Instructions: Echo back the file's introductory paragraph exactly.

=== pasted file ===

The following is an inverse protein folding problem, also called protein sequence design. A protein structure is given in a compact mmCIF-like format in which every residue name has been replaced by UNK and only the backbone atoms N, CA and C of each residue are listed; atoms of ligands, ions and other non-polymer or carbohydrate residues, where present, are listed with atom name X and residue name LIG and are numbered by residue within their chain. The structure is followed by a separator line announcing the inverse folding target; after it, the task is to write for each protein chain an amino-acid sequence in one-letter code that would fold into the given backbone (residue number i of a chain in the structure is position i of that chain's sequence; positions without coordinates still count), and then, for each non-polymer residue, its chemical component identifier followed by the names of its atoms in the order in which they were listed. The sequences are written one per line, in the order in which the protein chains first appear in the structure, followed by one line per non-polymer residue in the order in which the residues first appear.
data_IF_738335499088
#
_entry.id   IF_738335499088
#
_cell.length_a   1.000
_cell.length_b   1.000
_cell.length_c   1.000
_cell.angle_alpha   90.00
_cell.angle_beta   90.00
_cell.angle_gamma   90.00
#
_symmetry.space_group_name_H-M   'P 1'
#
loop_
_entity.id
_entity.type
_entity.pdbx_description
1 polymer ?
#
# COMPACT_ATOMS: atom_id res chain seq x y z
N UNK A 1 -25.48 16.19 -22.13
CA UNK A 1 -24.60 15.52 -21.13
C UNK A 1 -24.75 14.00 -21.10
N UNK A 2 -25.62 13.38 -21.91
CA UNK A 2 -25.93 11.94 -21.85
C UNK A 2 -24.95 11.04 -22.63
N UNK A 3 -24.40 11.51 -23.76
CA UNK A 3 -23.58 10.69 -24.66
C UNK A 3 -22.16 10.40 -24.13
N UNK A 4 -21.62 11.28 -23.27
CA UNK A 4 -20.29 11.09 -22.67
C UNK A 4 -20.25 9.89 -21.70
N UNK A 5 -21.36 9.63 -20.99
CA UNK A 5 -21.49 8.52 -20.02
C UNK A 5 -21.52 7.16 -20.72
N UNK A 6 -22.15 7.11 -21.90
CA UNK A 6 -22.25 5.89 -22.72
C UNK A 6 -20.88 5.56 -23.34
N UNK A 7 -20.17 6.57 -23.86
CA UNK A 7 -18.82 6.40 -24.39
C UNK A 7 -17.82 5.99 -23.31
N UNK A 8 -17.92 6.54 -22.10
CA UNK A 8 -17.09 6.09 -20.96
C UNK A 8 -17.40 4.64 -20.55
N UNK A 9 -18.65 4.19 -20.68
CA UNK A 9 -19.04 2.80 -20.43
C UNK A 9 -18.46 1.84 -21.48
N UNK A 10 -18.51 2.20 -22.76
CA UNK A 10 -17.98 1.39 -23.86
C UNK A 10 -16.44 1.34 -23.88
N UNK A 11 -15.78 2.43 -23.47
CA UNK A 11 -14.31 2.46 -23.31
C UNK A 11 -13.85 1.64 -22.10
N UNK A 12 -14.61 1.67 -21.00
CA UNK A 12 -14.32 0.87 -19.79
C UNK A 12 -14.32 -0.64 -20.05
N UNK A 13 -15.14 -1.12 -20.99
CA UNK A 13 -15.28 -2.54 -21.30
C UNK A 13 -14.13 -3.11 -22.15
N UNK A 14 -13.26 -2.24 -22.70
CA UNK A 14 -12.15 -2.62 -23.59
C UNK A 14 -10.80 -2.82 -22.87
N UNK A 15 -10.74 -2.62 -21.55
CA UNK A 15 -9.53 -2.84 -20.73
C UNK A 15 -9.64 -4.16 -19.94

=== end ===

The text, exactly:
The following is an inverse protein folding problem, also called protein sequence design. A protein structure is given in a compact mmCIF-like format in which every residue name has been replaced by UNK and only the backbone atoms N, CA and C of each residue are listed; atoms of ligands, ions and other non-polymer or carbohydrate residues, where present, are listed with atom name X and residue name LIG and are numbered by residue within their chain. The structure is followed by a separator line announcing the inverse folding target; after it, the task is to write for each protein chain an amino-acid sequence in one-letter code that would fold into the given backbone (residue number i of a chain in the structure is position i of that chain's sequence; positions without coordinates still count), and then, for each non-polymer residue, its chemical component identifier followed by the names of its atoms in the order in which they were listed. The sequences are written one per line, in the order in which the protein chains first appear in the structure, followed by one line per non-polymer residue in the order in which the residues first appear.